How successful have you been predicting the future? Sometimes we get lucky predicting the likelihood of events taking place at some point but doing so accurately is not a reasonable expectation. This holds true not only for the pricing of investments, but also regarding political changes, regional wars, famines, floods, and pandemics. If we’re being honest with ourselves, predicting the future with precision is a near impossibility and, consequently, we do not make important investment decisions based upon such whims.
When we observe the real estate housing market having doubled over such a short period of time, many experts have admitted that such a turn of events was not readily predictable especially as we entered the global pandemic. In fact, many experts had predicted the very opposite for many good reasons! As the real estate market sits today, in a highly elevated state compared to just a few short years ago, we do not know with any degree of certainty what the future might hold for valuations:
- Will prices drop significantly over the coming few years?
- Will prices continue to grow somewhat?
- Will prices stagnate over the coming decade and then grow again?
The challenge with predicting the future of prices is that each of the aforementioned possibilities could be correct! To complicate matters further, the future of the real estate market will likely differ quite significantly depending upon one’s location (city, province, and county). Throw in a few wild variables such as the onset of a brutal Russian war, China extending COVID lockdowns while the rest of the world reopened, hundreds of billions of savings sitting idle in Canadian bank accounts, a hurricane wiping out oil refineries, new technologies which replace old energy sources, or first contact by an alien race…
Now what happens with prices?
Kidding aside, we begin to see that the price of almost anything we can measure is affected by a countless number of global variables which are too complex to reasonably understand. As a consequence of this truth, we need to rely upon the notions of wisdom, prudence, and patience to guide our paths forward. Professional portfolio managers know precisely how to handle a myriad of market conditions and it’s in our best interests to allow them to do their professional best.
One of the common thoughts we all experience when there’s a market correction is the idea that we feel the need to do something to make things better. This is a normal human reaction to something negative in our lives and is a very good thing to consider. However, it’s important to note that in working with our financial advisory firm and employing the professional acumen of many award-winning institutional portfolio managers you already have done what you need to do!
Now, if one’s long-term experience with portfolio managers has not produced good results (especially over the last three years when markets have been extremely strong), then one might consider making some important changes. Should I be making some changes this time?... would be a great question to ask! That said, it’s quite a different story if one has experienced tremendously strong returns for numerous years as has been the case with the management teams we generally recommend at our firm.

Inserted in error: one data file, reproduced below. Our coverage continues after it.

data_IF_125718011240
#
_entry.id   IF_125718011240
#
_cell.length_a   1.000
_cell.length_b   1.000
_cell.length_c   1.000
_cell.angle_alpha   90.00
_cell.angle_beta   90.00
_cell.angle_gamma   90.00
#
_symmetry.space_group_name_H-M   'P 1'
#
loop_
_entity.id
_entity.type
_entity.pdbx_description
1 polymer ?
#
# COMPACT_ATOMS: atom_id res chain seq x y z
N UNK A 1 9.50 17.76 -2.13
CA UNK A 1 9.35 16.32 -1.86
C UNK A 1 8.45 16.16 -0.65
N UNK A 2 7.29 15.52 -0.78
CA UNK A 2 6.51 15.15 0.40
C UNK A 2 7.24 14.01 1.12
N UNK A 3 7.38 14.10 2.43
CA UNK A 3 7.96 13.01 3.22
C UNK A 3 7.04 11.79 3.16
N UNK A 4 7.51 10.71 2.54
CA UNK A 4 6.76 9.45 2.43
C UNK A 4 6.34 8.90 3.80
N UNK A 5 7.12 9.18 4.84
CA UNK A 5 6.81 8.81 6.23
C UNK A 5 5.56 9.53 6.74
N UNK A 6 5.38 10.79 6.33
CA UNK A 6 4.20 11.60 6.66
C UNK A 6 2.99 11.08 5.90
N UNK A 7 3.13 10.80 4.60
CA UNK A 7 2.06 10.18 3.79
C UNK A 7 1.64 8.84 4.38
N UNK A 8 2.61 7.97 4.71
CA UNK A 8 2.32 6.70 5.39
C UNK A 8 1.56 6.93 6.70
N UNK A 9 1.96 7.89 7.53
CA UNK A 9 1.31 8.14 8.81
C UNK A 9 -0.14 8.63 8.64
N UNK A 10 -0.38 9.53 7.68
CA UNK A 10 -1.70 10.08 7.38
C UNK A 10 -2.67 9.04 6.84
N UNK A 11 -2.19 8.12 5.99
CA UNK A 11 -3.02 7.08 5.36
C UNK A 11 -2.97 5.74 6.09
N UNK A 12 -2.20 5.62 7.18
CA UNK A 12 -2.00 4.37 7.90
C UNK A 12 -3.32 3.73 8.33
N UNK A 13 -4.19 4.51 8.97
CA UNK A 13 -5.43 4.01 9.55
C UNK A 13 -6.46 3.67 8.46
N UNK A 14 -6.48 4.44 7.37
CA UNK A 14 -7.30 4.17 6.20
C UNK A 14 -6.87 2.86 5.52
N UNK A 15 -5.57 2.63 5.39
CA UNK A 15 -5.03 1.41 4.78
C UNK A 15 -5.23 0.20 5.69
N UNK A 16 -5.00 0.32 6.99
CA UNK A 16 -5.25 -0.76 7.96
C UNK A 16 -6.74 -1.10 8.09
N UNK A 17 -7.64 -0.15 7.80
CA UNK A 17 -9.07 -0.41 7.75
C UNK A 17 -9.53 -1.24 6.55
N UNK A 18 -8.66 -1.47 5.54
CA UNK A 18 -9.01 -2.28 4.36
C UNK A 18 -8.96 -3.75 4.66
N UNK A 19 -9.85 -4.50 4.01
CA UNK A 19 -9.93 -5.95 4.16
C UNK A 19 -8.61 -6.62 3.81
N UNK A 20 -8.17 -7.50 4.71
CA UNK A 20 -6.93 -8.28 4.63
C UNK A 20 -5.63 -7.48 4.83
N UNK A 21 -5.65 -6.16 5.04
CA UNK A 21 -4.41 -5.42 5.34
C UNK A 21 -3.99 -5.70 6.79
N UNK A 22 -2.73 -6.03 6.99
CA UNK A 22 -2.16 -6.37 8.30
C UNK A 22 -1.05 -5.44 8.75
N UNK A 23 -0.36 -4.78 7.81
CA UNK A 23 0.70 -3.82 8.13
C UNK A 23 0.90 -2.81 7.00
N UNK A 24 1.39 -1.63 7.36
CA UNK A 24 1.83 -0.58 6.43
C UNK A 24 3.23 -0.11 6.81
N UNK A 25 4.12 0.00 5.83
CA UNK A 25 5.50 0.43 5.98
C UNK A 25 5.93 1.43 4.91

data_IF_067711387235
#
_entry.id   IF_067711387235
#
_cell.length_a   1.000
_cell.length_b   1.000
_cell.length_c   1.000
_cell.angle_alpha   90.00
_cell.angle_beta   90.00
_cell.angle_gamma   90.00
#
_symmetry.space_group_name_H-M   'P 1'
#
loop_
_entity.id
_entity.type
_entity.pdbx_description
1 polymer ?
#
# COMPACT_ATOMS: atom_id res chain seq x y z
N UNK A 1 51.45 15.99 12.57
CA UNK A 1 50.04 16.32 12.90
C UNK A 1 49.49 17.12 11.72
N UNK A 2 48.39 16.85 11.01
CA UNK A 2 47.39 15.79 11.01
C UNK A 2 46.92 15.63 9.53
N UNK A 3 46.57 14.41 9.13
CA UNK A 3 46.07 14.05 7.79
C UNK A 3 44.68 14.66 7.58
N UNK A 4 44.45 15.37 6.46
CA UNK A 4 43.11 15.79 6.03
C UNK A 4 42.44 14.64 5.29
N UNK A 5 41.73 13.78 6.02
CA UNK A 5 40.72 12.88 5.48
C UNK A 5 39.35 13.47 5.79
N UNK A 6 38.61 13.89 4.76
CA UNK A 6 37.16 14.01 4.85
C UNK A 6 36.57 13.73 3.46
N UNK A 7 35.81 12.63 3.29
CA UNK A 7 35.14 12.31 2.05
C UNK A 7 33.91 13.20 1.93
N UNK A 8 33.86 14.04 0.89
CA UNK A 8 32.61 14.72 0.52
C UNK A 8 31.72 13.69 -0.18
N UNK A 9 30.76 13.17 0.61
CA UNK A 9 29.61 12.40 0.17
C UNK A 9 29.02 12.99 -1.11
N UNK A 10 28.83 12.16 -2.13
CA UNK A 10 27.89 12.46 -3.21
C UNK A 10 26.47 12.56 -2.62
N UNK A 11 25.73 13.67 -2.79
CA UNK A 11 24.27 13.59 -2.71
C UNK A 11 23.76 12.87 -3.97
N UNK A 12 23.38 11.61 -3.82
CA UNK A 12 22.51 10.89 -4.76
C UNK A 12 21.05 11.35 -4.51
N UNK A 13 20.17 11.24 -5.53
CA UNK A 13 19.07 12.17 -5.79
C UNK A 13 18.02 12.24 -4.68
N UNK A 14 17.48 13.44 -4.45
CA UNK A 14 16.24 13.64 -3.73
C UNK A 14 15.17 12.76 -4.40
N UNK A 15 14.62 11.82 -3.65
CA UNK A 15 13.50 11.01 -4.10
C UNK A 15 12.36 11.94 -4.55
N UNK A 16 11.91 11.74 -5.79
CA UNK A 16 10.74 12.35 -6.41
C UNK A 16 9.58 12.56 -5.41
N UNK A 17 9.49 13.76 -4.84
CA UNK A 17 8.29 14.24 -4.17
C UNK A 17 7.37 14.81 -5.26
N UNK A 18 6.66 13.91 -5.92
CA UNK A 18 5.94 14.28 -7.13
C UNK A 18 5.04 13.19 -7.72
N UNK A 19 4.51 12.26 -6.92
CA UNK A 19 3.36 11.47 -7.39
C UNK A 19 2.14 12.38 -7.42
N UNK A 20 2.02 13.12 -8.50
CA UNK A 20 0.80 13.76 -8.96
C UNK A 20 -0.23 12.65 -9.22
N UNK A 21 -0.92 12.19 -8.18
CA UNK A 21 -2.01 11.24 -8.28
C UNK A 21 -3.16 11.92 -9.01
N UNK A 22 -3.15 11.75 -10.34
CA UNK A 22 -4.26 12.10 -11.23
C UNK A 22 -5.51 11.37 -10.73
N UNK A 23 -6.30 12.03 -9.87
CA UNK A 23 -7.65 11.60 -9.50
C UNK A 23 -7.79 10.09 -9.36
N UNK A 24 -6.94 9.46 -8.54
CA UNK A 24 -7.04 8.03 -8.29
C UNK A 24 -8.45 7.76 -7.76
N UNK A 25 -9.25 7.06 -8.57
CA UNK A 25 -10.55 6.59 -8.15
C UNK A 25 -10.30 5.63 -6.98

As we know from experience, markets ebb and flow and even exceptionally great portfolio managers experience downturns if there is a broad change in prices across nearly all sections of the markets. In this circumstance (as we see today), prudence dictates we adhere to the time-tested value in staying the course with current portfolio management teams. This is what our financial advisory firm is recommending for the vast majority of our clients.
Having selected a well-tenured and significantly experienced financial advisory firm in combination with a number of leading institutional portfolio managers and award-winning teams from some of North America’s finest investment firms, you have already made some of the most important decisions to secure your future. Now is the time to allow these professionals to apply their wisdom and carry us through these challenging times just as we trusted them when markets were hot.
Below is a piece produced by TD for investor education which I have found quite compelling as it relates to putting market corrections into perspective. The chart shows periods of time during which the markets did a significant downward correction and the corresponding 1, 5, and 10-year time periods following such corrections. It really speaks to the notion that a patient and prudent investment approach is rewarding. The chart below is of the 100% stock index, the TSX300. That index is much more aggressive than most of our clients’ moderate balanced portfolios, but the example still applies. Have a look at the following period of market corrections and subsequent market recoveries:
Thank-you for Your Trust and Confidence
As our firm’s nears its third decade serving the needs of clients just like you, I can attest that I’m impressed at the measured composure with which you endure the tougher times in the markets. We appreciate this very much. Our team works diligently to offer you the best levels of financial advisory and administrative services in the marketplace. We invest heavily in our human resources, education, and technology and trust that our efforts are yielding the results you’re looking for. The many referrals you’re constantly providing are a testament to our strong relationship and we are sincerely grateful. As always, our doors are open for anything you need so don’t hesitate to reach out. Have a lovely start to the summer with your families and friends!
Maurice Matte and the team at Matte & associates
Source: Written by Maurice Matte with references to